Wednesday, October 01, 2008

A Modest Proposal

It looks as if the House’s defeat of Paulson’s Raw Deal Wall Street bailout package on Monday afternoon was just a bit of theater to set let the market soften us up for a retry tomorrow. I read the new bill-it’s still horseshit. How will injecting cash into a bankrupt system ease credit and save us? Most Americans have car loans, mortgages, student loans, and credit card debt to the point where they have nothing to save. America's total debt, consumer, state, local, and federal is estimated to be over $50 trillion and this bill will do NOTHING to ease the debt burden on the average citizen.

Sorry, but I still smell a rat. This financial crisis has been a decade in the making, but we have to act on it in a week? We are being stampeded into supporting a plan that benefits few on the backs of many by fear mongering of the worst sort. No facts, no detailed analysis, just panic driven hyperbole. But don’t take my word for it, I’m not an economist. But hey, this guy is: Nouriel Robini, a professor of economics at NYU said that “[t]he Treasury plan is a disgrace: a bailout of reckless bankers, lenders and investors that provides little direct debt relief to borrowers and financially stressed households and that will come at a very high cost to the US taxpayer. And the plan does nothing to resolve the severe stress in money markets and interbank markets that are now close to a systemic meltdown. It is pathetic that Congress did not consult any of the many professional economists that have presented - many on the RGE Monitor Finance blog forum - alternative plans that were more fair and efficient and less costly ways to resolve this crisis.”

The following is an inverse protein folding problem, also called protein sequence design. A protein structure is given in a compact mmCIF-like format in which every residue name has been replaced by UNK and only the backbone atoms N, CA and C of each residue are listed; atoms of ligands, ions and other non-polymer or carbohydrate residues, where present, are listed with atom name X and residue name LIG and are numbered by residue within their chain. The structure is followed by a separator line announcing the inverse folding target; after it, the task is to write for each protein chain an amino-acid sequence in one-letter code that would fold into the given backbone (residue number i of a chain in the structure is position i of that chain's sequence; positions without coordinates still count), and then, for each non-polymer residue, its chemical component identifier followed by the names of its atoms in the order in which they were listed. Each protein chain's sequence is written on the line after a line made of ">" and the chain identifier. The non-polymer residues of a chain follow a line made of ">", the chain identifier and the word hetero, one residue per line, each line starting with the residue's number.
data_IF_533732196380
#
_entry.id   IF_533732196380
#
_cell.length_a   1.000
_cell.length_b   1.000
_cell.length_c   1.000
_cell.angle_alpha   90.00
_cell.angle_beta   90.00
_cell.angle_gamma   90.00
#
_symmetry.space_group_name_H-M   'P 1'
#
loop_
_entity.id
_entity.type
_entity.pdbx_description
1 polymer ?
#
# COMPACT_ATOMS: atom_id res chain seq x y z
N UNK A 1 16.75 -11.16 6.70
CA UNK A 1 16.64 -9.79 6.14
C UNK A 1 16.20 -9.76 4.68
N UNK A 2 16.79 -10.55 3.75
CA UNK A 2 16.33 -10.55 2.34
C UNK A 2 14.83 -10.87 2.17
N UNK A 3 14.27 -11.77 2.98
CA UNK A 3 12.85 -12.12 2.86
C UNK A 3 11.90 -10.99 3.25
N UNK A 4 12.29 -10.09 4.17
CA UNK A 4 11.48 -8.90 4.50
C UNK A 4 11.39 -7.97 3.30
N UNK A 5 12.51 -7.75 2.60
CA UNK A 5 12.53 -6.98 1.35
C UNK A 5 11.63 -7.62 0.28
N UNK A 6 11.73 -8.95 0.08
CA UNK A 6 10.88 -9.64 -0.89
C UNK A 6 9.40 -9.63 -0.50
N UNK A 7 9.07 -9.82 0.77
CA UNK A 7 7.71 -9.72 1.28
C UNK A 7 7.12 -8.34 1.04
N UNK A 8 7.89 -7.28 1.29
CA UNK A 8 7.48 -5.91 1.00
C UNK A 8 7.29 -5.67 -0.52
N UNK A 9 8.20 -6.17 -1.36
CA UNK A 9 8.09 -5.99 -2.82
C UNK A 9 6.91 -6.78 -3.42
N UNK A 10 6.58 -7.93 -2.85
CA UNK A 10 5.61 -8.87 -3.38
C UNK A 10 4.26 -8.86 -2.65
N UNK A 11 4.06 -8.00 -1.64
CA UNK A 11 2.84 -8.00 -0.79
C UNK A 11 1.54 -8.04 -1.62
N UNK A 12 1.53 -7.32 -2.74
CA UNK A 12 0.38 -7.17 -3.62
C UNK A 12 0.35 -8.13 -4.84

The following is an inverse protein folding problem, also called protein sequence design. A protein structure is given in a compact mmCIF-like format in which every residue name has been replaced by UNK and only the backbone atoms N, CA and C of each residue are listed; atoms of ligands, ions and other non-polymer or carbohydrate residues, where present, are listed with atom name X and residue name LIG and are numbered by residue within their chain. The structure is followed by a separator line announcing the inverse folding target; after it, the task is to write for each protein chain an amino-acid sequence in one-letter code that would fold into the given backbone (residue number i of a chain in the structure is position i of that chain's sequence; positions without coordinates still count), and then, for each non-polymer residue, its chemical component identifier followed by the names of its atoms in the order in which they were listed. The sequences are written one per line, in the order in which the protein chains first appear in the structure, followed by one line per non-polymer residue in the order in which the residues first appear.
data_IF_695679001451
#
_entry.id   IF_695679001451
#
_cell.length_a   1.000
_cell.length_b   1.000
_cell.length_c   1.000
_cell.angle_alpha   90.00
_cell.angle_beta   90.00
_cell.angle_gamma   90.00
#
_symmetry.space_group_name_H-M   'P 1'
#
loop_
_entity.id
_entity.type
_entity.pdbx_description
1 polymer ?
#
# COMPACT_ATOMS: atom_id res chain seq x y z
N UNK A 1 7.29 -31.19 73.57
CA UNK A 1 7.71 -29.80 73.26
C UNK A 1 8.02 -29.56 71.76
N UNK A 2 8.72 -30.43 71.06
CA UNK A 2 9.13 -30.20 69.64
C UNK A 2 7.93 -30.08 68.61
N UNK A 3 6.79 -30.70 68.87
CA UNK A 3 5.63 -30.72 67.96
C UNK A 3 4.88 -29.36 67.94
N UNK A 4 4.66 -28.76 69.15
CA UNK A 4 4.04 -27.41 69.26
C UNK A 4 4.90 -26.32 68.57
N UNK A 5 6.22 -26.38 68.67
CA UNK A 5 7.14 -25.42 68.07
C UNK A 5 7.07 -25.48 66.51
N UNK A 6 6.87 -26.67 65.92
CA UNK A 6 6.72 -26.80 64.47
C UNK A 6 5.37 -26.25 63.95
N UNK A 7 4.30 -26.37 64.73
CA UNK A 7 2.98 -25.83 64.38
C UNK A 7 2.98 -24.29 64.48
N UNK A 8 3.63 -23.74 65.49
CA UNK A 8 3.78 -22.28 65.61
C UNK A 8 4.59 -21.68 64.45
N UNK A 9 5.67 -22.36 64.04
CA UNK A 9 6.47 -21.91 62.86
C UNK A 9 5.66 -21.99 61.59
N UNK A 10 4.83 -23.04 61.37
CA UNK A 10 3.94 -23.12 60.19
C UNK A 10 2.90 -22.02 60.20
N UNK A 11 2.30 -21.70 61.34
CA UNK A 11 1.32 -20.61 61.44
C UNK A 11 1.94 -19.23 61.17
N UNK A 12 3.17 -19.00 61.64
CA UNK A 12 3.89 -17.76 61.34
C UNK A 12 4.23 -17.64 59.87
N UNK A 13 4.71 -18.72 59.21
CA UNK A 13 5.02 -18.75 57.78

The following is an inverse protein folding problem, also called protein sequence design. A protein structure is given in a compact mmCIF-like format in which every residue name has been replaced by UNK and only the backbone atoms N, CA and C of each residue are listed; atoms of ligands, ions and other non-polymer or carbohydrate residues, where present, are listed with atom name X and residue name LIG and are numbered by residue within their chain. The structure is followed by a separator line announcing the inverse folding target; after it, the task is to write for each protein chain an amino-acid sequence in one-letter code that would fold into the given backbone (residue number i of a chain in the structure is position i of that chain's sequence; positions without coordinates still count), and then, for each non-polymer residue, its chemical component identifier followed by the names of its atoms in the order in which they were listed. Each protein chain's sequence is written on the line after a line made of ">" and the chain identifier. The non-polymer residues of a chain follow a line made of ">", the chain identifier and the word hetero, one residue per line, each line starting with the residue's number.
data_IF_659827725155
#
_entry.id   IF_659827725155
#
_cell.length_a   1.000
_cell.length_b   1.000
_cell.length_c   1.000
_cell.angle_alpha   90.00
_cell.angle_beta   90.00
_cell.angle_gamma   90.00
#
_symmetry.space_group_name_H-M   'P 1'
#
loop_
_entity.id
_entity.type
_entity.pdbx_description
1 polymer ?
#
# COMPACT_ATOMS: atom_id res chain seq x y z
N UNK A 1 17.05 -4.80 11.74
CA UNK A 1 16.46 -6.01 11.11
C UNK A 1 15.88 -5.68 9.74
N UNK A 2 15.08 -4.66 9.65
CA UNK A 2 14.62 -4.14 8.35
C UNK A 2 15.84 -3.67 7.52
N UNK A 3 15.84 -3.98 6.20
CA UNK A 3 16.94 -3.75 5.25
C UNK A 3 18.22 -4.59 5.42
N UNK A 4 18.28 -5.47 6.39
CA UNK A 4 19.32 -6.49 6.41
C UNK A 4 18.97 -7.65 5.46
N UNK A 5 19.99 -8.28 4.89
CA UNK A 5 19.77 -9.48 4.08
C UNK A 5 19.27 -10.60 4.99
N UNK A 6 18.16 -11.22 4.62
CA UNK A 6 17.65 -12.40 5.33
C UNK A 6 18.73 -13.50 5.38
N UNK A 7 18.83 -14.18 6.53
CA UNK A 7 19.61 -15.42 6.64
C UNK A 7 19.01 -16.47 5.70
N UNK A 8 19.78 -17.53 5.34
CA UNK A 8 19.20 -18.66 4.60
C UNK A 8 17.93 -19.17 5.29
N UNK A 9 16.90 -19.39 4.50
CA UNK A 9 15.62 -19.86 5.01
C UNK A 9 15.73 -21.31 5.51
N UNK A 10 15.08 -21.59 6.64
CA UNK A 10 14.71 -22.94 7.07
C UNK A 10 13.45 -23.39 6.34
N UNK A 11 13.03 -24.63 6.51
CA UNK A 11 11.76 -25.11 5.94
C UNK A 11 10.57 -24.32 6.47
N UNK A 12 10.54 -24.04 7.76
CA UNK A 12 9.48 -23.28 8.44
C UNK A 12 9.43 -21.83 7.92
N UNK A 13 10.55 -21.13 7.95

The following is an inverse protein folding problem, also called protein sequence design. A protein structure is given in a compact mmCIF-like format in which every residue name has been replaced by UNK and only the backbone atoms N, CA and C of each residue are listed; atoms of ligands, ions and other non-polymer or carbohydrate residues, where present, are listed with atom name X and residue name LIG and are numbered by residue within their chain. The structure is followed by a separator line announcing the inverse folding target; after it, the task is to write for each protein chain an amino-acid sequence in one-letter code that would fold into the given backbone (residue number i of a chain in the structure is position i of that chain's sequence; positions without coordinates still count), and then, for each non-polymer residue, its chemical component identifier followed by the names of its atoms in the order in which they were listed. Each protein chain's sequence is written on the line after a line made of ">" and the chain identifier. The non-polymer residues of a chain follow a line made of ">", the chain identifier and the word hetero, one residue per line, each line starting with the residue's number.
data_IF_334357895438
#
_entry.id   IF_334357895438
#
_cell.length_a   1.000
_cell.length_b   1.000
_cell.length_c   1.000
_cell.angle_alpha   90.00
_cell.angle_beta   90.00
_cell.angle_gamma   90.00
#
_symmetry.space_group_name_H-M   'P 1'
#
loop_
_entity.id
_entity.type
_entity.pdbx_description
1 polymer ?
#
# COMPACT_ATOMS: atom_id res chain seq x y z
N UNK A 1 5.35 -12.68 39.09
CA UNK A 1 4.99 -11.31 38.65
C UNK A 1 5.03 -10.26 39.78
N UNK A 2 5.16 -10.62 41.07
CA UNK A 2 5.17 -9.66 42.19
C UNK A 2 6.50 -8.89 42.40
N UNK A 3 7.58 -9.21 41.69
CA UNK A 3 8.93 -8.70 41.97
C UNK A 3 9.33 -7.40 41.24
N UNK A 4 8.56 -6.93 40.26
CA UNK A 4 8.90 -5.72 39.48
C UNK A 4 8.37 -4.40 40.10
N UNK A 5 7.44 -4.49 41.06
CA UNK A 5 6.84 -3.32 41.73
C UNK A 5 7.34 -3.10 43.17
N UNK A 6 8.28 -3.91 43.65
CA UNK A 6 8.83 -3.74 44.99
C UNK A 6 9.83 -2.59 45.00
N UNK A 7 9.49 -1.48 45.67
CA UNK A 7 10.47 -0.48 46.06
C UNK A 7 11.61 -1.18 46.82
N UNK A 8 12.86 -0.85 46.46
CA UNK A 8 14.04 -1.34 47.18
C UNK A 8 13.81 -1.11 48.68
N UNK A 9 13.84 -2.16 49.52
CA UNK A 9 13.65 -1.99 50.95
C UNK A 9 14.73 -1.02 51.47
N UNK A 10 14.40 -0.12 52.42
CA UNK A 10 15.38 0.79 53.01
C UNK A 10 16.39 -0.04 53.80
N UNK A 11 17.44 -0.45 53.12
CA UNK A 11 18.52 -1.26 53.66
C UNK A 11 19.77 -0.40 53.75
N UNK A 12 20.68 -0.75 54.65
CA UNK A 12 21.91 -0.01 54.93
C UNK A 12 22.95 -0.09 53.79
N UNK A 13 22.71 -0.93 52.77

If the government really wanted to help out Main Street they would also stop fighting tooth and nail against any of the bankruptcy reform being proposed for inclusion in this bill. Why is Congress resisting changing the law that would enable judges to work with people in bankruptcy to avoid defaulting on their mortgages? This is a simple solution that -- while not perfect -- would shore up some of the base of the problem (defaulting mortgages) and would cost tax payers nothing. Guess who would stand to lose money under this scenario? Bankers. Wall Street. Thus, it’s a non-starter. But Congress cares about Main Street? Ha!

I’d like to put forth my own modest proposal. I say we give every registered voter in America $1,000,000. This would cost much, much less than the proposed bailout and allow countless Americans to pay off their mortgages, eliminate their credit card debt and at the same time, pump large amounts of money into the economy that would eventually trickle up to the banks. If secretary Paulson wants to discuss the plan with me I’m ready to take his call. But I’m not holding my breath.

1 comment:

Anonymous said...

The French had a saying when they realized their goverment had changed the terms of their "armistice" with the Nazis to include the term collaboration: give me your watch and I'll tell you the time.